• Saad, Alia; Izadi, Kian; Ahmad Khan, Anam; Knierim, Pascal; Schneegass, Stefan; Alt, Florian; Abdelrahman, Yomna: HotFoot: Foot-Based User Identification Using Thermal Imaging. In: Proceedings of the 2023 CHI Conference on Human Factors in Computing Systems. Association for Computing Machinery, New York, NY, USA 2023. doi:10.1145/3544548.3580924CitationDetails

    We propose a novel method for seamlessly identifying users by combining thermal and visible feet features. While it is known that users’ feet have unique characteristics, these have so far been underutilized for biometric identification, as observing those features often requires the removal of shoes and socks. As thermal cameras are becoming ubiquitous, we foresee a new form of identification, using feet features and heat traces to reconstruct the footprint even while wearing shoes or socks. We collected a dataset of users’ feet (N = 21), wearing three types of footwear (personal shoes, standard shoes, and socks) on three floor types (carpet, laminate, and linoleum). By combining visual and thermal features, an AUC between 91.1% and 98.9%, depending on floor type and shoe type can be achieved, with personal shoes on linoleum floor performing best. Our findings demonstrate the potential of thermal imaging for continuous and unobtrusive user identification.

  • Abdrabou, Yasmeen; Rivu, Radiah; Ammar, Tarek; Liebers, Jonathan; Saad, Alia; Liebers, Carina; Gruenefeld, Uwe; Knierim, Pascal; Khamis, Mohamed; Mäkelä, Ville; Schneegass, Stefan; Alt, Florian: Understanding Shoulder Surfer Behavior Using Virtual Reality. In: Proceedings of the IEEE conference on Virtual Reality and 3D User Interfaces (IEEE VR). IEEE, Christchurch, New Zealand 2022. CitationDetails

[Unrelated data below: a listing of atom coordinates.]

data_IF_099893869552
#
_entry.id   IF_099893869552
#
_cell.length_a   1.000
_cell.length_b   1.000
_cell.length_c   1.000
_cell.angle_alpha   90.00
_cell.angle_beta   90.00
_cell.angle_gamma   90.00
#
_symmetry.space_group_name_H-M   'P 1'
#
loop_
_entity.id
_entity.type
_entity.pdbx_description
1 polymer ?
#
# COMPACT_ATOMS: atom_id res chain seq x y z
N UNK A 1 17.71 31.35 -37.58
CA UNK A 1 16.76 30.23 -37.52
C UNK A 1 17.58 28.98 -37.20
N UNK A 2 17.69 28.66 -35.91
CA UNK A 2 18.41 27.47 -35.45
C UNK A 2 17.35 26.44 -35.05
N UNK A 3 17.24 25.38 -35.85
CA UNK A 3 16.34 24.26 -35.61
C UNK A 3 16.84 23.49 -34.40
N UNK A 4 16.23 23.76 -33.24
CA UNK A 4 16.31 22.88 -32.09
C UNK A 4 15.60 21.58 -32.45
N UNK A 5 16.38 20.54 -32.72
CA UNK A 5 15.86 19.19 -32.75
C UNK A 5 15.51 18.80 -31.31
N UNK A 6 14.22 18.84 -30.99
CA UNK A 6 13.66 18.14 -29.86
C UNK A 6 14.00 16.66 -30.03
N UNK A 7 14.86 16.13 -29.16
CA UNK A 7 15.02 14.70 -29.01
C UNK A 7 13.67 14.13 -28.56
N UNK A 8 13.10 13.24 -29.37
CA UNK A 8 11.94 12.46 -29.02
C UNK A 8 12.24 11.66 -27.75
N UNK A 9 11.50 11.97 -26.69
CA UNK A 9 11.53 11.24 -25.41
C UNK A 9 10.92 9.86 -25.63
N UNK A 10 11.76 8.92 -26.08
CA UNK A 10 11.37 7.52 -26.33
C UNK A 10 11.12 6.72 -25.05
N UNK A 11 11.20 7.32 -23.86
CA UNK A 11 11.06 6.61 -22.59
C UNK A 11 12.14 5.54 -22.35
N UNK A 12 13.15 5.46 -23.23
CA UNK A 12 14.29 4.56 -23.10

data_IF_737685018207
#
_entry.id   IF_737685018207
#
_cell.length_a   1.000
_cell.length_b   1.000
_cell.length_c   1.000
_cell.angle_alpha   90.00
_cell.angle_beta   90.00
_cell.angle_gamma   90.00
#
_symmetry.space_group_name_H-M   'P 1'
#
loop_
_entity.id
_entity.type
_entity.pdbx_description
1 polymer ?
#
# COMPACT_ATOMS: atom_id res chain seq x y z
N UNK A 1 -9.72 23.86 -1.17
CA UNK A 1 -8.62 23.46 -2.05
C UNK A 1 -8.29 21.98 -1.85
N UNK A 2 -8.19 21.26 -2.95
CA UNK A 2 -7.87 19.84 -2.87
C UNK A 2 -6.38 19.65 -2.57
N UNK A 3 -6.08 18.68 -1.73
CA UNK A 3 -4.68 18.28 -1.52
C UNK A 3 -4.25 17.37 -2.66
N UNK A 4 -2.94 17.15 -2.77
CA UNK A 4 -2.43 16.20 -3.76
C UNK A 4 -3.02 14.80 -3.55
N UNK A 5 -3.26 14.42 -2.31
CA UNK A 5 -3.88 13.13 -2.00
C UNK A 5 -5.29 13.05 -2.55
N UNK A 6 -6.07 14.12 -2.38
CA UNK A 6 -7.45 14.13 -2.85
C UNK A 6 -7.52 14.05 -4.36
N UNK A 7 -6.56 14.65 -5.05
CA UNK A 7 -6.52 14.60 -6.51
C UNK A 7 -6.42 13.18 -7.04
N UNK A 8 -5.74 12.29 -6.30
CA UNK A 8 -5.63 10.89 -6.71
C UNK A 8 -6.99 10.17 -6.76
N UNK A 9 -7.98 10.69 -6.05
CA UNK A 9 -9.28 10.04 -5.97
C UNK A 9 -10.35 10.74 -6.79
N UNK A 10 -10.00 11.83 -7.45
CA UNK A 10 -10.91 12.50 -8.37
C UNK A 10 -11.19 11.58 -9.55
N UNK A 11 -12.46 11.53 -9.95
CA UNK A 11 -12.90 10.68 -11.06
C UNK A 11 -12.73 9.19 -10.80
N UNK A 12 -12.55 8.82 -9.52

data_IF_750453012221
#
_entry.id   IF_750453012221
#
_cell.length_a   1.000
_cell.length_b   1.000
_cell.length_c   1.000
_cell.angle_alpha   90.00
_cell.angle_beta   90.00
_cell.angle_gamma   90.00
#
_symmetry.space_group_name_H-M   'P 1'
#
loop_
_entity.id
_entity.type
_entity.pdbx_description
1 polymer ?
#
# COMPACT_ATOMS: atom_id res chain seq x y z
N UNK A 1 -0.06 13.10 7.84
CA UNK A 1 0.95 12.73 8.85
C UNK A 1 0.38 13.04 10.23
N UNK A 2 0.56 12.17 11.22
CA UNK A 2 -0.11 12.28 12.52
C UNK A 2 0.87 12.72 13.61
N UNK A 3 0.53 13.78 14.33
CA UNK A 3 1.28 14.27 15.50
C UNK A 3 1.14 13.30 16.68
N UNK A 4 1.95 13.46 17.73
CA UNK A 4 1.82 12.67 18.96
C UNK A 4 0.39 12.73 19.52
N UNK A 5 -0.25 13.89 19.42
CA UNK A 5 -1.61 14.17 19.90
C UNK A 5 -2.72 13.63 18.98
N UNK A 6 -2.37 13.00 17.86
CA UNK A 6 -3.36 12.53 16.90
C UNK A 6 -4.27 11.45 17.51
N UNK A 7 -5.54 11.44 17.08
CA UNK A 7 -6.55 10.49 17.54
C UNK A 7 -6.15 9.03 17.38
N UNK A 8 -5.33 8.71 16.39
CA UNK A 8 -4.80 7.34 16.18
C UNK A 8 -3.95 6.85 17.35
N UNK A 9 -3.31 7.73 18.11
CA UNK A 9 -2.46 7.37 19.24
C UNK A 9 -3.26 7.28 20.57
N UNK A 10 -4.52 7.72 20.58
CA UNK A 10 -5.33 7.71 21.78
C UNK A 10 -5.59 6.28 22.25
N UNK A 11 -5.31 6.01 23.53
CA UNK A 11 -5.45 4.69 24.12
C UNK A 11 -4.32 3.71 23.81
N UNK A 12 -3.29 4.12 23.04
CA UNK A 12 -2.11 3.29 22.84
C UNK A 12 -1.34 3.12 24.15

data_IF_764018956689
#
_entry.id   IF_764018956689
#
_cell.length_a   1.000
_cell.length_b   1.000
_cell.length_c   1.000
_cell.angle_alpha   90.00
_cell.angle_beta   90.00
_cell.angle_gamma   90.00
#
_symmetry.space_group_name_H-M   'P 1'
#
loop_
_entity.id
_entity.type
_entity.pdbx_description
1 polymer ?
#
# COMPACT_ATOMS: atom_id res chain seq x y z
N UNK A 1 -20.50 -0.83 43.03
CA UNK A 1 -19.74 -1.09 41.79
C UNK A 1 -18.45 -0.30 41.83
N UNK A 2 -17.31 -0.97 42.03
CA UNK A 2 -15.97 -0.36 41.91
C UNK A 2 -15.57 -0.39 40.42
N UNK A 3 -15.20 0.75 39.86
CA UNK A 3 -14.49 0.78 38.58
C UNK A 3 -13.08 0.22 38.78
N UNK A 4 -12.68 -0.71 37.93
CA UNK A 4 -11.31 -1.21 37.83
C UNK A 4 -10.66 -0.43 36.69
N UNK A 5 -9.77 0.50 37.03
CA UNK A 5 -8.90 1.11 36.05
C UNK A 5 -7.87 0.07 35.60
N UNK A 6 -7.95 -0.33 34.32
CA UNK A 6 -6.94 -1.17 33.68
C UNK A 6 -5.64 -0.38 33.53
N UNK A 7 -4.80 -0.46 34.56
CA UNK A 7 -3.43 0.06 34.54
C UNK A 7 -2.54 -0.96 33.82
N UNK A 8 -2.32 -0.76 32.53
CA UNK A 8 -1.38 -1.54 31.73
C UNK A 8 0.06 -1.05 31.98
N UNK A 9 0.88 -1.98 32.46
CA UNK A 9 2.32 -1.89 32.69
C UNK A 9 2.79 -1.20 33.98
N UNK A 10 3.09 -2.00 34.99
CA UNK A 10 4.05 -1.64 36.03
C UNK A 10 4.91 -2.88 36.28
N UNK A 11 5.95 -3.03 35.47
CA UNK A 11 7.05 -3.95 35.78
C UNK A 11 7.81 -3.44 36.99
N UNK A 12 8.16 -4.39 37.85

We explore how attackers behave during shoulder surfing. Unfortunately, such behavior is challenging to study as it is often opportunistic and can occur wherever potential attackers can observe other people’s private screens. Therefore, we investigate shoulder surfing using virtual reality (VR). We recruited 24 participants and observed their behavior in two virtual waiting scenarios: at a bus stop and in an open office space. In both scenarios, avatars interacted with private screens displaying different content, thus providing opportunities for shoulder surfing. From the results, we derive an understanding of factors influencing shoulder surfing behavior.

  • Saad, Alia; Liebers, Jonathan; Gruenefeld, Uwe; Alt, Florian; Schneegass, Stefan: Understanding Bystanders’ Tendency to Shoulder Surf Smartphones Using 360-Degree Videos in Virtual Reality. In: Proceedings of the 23rd International Conference on Mobile Human-Computer Interaction (MobileHCI). Association for Computing Machinery, Toulouse, France 2021. doi:10.1145/3447526.3472058CitationDetails